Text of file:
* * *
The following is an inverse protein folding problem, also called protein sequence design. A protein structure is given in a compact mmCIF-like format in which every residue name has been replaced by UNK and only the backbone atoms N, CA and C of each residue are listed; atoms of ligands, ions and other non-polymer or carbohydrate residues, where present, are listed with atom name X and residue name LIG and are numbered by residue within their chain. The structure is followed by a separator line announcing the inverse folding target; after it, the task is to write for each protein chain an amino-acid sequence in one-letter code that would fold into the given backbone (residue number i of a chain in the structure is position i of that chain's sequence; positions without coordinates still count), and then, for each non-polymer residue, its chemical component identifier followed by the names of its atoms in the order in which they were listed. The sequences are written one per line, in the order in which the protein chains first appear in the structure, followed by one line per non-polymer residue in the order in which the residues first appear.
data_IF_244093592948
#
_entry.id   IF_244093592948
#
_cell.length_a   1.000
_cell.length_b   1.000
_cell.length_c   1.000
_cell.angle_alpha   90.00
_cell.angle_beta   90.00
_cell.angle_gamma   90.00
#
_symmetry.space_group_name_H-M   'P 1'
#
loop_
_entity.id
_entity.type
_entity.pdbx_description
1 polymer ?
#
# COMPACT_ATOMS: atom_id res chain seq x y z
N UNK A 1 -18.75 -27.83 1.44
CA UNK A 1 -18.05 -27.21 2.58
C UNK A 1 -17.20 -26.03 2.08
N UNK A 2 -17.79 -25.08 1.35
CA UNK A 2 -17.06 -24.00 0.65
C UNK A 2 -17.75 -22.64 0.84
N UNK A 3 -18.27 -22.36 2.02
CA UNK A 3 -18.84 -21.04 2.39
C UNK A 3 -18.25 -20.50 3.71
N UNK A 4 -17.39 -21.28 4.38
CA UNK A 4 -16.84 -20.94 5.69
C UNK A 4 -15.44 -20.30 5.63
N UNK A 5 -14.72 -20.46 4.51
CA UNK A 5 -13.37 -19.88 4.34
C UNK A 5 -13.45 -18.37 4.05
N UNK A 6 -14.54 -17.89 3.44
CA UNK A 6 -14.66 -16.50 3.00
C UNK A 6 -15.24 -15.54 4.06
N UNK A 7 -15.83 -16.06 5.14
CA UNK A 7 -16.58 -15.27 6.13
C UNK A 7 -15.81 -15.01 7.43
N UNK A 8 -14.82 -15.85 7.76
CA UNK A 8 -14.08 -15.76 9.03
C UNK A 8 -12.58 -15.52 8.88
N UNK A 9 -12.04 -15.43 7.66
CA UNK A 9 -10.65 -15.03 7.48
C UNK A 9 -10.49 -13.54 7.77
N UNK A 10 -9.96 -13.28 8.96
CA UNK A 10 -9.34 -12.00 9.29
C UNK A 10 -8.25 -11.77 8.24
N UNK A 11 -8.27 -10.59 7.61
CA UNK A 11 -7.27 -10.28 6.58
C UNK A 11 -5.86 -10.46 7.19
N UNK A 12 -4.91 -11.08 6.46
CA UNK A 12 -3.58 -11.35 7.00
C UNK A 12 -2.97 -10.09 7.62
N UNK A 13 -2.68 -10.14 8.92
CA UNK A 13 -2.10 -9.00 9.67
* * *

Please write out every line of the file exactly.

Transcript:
The following is an inverse protein folding problem, also called protein sequence design. A protein structure is given in a compact mmCIF-like format in which every residue name has been replaced by UNK and only the backbone atoms N, CA and C of each residue are listed; atoms of ligands, ions and other non-polymer or carbohydrate residues, where present, are listed with atom name X and residue name LIG and are numbered by residue within their chain. The structure is followed by a separator line announcing the inverse folding target; after it, the task is to write for each protein chain an amino-acid sequence in one-letter code that would fold into the given backbone (residue number i of a chain in the structure is position i of that chain's sequence; positions without coordinates still count), and then, for each non-polymer residue, its chemical component identifier followed by the names of its atoms in the order in which they were listed. The sequences are written one per line, in the order in which the protein chains first appear in the structure, followed by one line per non-polymer residue in the order in which the residues first appear.
data_IF_244093592948
#
_entry.id   IF_244093592948
#
_cell.length_a   1.000
_cell.length_b   1.000
_cell.length_c   1.000
_cell.angle_alpha   90.00
_cell.angle_beta   90.00
_cell.angle_gamma   90.00
#
_symmetry.space_group_name_H-M   'P 1'
#
loop_
_entity.id
_entity.type
_entity.pdbx_description
1 polymer ?
#
# COMPACT_ATOMS: atom_id res chain seq x y z
N UNK A 1 -18.75 -27.83 1.44
CA UNK A 1 -18.05 -27.21 2.58
C UNK A 1 -17.20 -26.03 2.08
N UNK A 2 -17.79 -25.08 1.35
CA UNK A 2 -17.06 -24.00 0.65
C UNK A 2 -17.75 -22.64 0.84
N UNK A 3 -18.27 -22.36 2.02
CA UNK A 3 -18.84 -21.04 2.39
C UNK A 3 -18.25 -20.50 3.71
N UNK A 4 -17.39 -21.28 4.38
CA UNK A 4 -16.84 -20.94 5.69
C UNK A 4 -15.44 -20.30 5.63
N UNK A 5 -14.72 -20.46 4.51
CA UNK A 5 -13.37 -19.88 4.34
C UNK A 5 -13.45 -18.37 4.05
N UNK A 6 -14.54 -17.89 3.44
CA UNK A 6 -14.66 -16.50 3.00
C UNK A 6 -15.24 -15.54 4.06
N UNK A 7 -15.83 -16.06 5.14
CA UNK A 7 -16.58 -15.27 6.13
C UNK A 7 -15.81 -15.01 7.43
N UNK A 8 -14.82 -15.85 7.76
CA UNK A 8 -14.08 -15.76 9.03
C UNK A 8 -12.58 -15.52 8.88
N UNK A 9 -12.04 -15.43 7.66
CA UNK A 9 -10.65 -15.03 7.48
C UNK A 9 -10.49 -13.54 7.77
N UNK A 10 -9.96 -13.28 8.96
CA UNK A 10 -9.34 -12.00 9.29
C UNK A 10 -8.25 -11.77 8.24
N UNK A 11 -8.27 -10.59 7.61
CA UNK A 11 -7.27 -10.28 6.58
C UNK A 11 -5.86 -10.46 7.19
N UNK A 12 -4.91 -11.08 6.46
CA UNK A 12 -3.58 -11.35 7.00
C UNK A 12 -2.97 -10.09 7.62
N UNK A 13 -2.68 -10.14 8.92
CA UNK A 13 -2.10 -9.00 9.67